Mayo Clinic study finds men with Alzheimer's are misdiagnosed more often than women

Bob Swerlick rswerli at GMAIL.COM
Wed Jul 27 22:58:39 UTC 2016


Hardening back to the issue of harm, perhaps the specifics of Alzheimer's
v. Not Alzheimer's may qualify as a clinically relevant diagnostic error.
If the subjects were appropriately labeled as having dementia and a
correctable etiology not missed, is the  prognosis and treatment radically
altered?

RAS

On Wednesday, July 27, 2016, Peggy Zuckerman <peggyzuckerman at gmail.com>
wrote:

> Peter, That kind of discussion you have provided is a wonderful basis for
> the kind of discussion that too many families should be having--yet are not.
>
> In our family, there was no real discussion as to the factors which might
> have led to the diagnosis, and with a mix of doctors handling the various
> issues, obesity, blood pressure, and the family 'history', the diagnosis
> was nearly not at all discussed.  Rather there was an ongoing shifting of
> medications, depending upon the doctor most recently seen, with an obvious
> disconnect by all of us and all of them as to the impact of the various
> medication which may have exacerbated the problem.  No objective way to
> measure over a period of days what the behaviors might be, just the gross
> instances of not recognizing where she was or who a family member was.
> Those were interspersed with rational discussion about, "Why people keep
> saying I did something, when I did not", and other sad stories.
>
> Looking as always for ways to discuss this issue with the family members,
> but no one want to discuss that which they fear may be coming their way...
>
> Many thanks for all those who serve these patients and their families,
> Peggy
>
> Peggy Zuckerman
> www.peggyRCC.com
>
> On Wed, Jul 27, 2016 at 12:13 PM, Elias Peter <pheski69 at gmail.com
> <javascript:_e(%7B%7D,'cvml','pheski69 at gmail.com');>> wrote:
>
>> Wickedly complex and nuanced response beyond me at the moment, but it is
>> a very good set of questions and deserves at least a start of a reply.
>>
>> Dementia is a family of diagnoses/conditions. Most are ‘clinical
>> syndromes’ meaning that they are a label applied to a constellation of
>> clinical characteristics that tend to occur in a group. For most of these,
>> a specific diagnosis (which requires knowing the cause and pathologic
>> process) is either not possible at all, or only possible post mortem. The
>> labels serve two purposes:
>>
>>
>>    - provide some degree of predictive information (this pattern usually
>>    progresses slowly/fast/episodically, or this pattern tends to cause
>>    aggression/incontinence/language problems).
>>    - help make educated guesses about what interventions might be
>>    useful. (E.g., smoking cessation and control of BP in multi-infarct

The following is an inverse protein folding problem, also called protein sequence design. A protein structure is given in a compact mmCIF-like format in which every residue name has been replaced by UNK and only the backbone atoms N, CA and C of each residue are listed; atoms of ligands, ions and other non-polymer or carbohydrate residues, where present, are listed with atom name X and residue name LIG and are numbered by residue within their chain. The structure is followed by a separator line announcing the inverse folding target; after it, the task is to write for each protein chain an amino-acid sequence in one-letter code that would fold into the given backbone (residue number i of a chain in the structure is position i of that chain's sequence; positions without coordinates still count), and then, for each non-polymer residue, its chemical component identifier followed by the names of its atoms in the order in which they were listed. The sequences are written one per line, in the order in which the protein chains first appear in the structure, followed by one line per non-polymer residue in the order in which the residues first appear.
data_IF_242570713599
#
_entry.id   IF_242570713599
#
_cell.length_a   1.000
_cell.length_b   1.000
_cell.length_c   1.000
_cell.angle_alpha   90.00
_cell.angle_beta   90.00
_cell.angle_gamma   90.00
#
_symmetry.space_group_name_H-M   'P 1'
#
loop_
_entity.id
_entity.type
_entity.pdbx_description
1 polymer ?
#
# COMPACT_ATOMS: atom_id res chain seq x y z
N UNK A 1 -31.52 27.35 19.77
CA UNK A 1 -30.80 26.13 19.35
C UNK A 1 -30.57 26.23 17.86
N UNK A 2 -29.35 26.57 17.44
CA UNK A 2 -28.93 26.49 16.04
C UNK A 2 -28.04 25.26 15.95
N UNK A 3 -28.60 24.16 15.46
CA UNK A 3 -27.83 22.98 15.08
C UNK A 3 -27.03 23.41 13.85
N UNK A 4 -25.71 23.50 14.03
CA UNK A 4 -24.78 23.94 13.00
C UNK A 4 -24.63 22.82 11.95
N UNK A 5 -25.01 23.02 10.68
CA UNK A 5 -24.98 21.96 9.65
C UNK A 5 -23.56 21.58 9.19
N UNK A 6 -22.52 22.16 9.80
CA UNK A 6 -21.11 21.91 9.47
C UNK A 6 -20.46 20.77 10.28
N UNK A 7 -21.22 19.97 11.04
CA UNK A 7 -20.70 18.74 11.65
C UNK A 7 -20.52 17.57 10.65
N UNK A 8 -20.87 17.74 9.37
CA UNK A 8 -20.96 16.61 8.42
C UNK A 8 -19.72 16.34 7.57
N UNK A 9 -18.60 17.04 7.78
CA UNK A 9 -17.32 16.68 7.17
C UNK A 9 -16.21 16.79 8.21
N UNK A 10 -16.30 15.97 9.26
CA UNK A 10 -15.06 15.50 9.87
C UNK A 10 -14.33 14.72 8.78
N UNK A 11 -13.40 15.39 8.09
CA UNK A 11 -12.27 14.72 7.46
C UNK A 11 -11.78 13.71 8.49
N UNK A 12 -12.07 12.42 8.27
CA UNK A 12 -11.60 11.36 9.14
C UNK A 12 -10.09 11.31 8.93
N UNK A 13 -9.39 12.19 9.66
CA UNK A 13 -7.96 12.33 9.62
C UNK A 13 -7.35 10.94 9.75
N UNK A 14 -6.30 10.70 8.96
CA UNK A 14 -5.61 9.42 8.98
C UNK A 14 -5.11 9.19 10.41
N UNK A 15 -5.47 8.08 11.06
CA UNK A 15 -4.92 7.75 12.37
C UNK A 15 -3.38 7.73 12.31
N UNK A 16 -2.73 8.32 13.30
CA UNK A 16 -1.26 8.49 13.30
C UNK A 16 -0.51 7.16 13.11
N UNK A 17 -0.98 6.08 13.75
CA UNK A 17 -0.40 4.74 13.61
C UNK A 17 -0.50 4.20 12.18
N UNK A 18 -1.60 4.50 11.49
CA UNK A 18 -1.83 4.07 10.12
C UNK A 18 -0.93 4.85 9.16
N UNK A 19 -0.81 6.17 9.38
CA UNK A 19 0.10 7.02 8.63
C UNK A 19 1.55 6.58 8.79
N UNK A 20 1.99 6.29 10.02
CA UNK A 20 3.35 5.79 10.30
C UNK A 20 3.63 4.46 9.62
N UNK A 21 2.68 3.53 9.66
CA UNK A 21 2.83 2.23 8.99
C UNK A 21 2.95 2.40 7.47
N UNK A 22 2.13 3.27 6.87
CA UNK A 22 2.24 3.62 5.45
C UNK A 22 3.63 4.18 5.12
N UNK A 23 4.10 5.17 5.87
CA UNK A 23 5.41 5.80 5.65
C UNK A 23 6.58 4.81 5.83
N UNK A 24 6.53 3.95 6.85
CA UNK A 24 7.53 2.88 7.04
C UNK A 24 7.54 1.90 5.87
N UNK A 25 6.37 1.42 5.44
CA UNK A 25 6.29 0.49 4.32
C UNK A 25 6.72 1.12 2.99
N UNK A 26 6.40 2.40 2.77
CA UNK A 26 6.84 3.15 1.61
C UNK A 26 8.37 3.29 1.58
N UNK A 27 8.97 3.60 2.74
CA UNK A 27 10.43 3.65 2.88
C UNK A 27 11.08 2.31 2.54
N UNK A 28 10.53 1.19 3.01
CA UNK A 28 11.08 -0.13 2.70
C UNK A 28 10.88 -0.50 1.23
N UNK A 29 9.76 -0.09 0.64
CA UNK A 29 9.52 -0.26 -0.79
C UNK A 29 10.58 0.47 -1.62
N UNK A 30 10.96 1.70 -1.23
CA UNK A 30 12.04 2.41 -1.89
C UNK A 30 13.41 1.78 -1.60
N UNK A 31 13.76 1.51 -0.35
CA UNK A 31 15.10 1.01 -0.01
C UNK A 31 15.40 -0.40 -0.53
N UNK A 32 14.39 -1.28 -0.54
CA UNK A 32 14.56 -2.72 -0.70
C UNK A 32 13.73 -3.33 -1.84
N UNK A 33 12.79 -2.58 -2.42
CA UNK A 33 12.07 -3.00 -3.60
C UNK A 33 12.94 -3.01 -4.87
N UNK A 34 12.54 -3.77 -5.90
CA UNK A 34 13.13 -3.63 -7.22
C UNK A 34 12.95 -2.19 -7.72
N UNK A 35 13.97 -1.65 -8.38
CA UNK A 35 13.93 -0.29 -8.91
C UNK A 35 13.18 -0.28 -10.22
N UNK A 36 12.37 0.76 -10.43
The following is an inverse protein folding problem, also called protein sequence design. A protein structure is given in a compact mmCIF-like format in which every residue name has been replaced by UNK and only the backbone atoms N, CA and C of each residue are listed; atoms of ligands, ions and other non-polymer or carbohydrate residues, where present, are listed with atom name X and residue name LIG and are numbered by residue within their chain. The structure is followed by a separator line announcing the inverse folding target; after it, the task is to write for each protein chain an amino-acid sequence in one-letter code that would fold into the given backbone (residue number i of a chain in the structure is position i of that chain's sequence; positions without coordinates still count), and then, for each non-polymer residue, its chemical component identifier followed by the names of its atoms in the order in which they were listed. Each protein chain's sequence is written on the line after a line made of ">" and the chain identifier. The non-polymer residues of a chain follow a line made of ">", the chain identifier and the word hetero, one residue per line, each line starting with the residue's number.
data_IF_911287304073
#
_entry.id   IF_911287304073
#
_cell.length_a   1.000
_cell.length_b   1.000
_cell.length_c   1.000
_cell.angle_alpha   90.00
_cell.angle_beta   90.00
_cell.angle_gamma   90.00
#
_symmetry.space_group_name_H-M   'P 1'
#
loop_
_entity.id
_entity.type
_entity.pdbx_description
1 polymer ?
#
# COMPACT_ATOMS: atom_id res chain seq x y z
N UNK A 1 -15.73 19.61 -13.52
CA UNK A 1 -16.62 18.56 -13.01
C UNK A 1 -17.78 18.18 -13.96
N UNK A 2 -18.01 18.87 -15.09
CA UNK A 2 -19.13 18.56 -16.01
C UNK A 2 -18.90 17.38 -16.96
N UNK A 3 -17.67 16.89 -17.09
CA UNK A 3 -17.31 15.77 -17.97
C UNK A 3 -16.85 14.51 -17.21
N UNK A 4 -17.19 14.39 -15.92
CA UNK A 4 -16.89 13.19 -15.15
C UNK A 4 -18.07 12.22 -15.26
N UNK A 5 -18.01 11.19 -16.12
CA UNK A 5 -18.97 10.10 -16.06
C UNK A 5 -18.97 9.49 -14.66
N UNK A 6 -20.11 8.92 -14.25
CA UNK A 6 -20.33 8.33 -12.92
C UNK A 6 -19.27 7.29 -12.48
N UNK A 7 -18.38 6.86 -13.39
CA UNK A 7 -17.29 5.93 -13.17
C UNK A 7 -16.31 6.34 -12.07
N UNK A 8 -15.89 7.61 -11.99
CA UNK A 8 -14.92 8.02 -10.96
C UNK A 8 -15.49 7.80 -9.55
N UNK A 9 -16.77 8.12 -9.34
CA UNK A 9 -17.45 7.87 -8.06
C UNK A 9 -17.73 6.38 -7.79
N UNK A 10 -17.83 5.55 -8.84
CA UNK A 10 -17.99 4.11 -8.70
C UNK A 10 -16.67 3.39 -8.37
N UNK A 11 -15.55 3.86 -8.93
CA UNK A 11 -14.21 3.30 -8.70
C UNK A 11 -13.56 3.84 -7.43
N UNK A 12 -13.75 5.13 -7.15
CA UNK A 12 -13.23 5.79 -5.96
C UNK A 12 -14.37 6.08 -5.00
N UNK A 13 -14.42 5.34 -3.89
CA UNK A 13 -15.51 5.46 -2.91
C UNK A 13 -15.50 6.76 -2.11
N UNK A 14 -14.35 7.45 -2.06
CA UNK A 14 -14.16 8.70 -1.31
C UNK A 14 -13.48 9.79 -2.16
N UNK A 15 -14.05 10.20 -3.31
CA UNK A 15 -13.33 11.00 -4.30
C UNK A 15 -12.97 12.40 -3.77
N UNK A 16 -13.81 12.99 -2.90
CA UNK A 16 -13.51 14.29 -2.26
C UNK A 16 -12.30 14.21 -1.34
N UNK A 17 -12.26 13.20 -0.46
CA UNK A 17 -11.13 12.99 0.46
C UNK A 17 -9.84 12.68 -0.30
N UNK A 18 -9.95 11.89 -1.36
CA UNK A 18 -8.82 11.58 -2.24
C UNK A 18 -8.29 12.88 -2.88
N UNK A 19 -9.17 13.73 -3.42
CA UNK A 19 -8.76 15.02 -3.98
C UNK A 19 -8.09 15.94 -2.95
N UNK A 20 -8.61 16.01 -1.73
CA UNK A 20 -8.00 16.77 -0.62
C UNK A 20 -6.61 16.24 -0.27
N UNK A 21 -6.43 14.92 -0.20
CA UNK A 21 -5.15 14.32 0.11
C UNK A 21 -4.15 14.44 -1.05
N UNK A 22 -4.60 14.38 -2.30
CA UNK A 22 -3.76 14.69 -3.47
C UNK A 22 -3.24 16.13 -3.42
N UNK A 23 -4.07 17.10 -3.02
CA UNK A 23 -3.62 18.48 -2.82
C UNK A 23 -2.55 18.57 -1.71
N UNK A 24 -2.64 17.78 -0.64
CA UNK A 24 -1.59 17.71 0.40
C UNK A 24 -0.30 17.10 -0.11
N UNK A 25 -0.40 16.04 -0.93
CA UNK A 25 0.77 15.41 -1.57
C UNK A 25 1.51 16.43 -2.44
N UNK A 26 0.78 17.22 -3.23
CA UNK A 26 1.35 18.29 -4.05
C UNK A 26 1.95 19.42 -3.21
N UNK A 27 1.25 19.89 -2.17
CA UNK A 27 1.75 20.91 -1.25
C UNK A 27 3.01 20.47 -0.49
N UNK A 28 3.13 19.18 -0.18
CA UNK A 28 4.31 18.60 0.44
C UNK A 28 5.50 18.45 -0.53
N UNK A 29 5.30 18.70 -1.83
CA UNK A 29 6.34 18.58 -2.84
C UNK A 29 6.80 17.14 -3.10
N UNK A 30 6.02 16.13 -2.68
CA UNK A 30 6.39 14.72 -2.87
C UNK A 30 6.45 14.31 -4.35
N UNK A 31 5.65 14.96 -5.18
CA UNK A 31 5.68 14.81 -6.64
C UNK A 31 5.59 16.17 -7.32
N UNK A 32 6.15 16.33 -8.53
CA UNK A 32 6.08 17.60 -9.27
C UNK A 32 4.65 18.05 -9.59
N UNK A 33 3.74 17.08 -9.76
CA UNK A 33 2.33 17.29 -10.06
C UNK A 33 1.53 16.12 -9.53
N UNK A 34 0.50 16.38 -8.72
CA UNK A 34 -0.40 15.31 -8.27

>>    dementia.)
>>
>>
>> There are some demented states that have a specific and identifiable
>> cause: b12 deficiency, hypothyroidism. These are relatively uncommon but
>> worth looking for (obviously) and very gratifying when found - if found
>> early enough to prevent permanent damage. (This is in contrast to delirium,
>> where underlying causes are pretty common.)
>>
>> Alzheimer’s is still a pathologic diagnosis. Technically, it can only be
>> made at autopsy. There is still no accepted accurate test with acceptable
>> sensitivity and specificity. On top of that, the medications used have
>> statistically significant but often clinically meaningless benefits:
>> delaying institutionalization by several months, for example.
>>
>> The clinical challenge is that because Alzheimer’s (which is increasingly
>> looking like it has more than one sub-type) is a syndrome rather than a
>> disease, is not easily and reliably differentiated from other dementing
>> processes, can occur in parallel with other dementing processes, and
>> because treatment is minimally effective for almost all dementia, no one
>> wants to be honest about it. Clinicians don’t like to be powerless and
>> patients and family desperately want more optimism and certainty than is
>> usually appropriate.
>>
>> The most important two things I found were:
>>
>>
>>    - Honest discussion about what we know and don’t know with patient
>>    and caregivers.
>>    - Focus on management of the environment and robust support rather
>>    than on medication.
>>
>>
>> Dunno if that helps.
>>
>> Peter
>>
>> On 2016.07.27, at 12:07 PM, Peggy Zuckerman <peggyzuckerman at GMAIL.COM
>> <javascript:_e(%7B%7D,'cvml','peggyzuckerman at GMAIL.COM');>> wrote:
>>
>> Having been involved in a small way with a re-design workshop for
>> Alzheimer's patients, I have become very concerned that there is no clear
>> way to diagnosis Alzheimer's patients.  Certainly there was no agreed upon
>> way to analyse the potential patients at an early time, such that
>> interventions can be readily administered and monitored.
>>
>> My mother-in-law had Alzheimer's, or at least was treated with multiple
>> medications for that, yet there was never any testing or monitoring for
>> that, other than that which was reported by the family, and eventually, the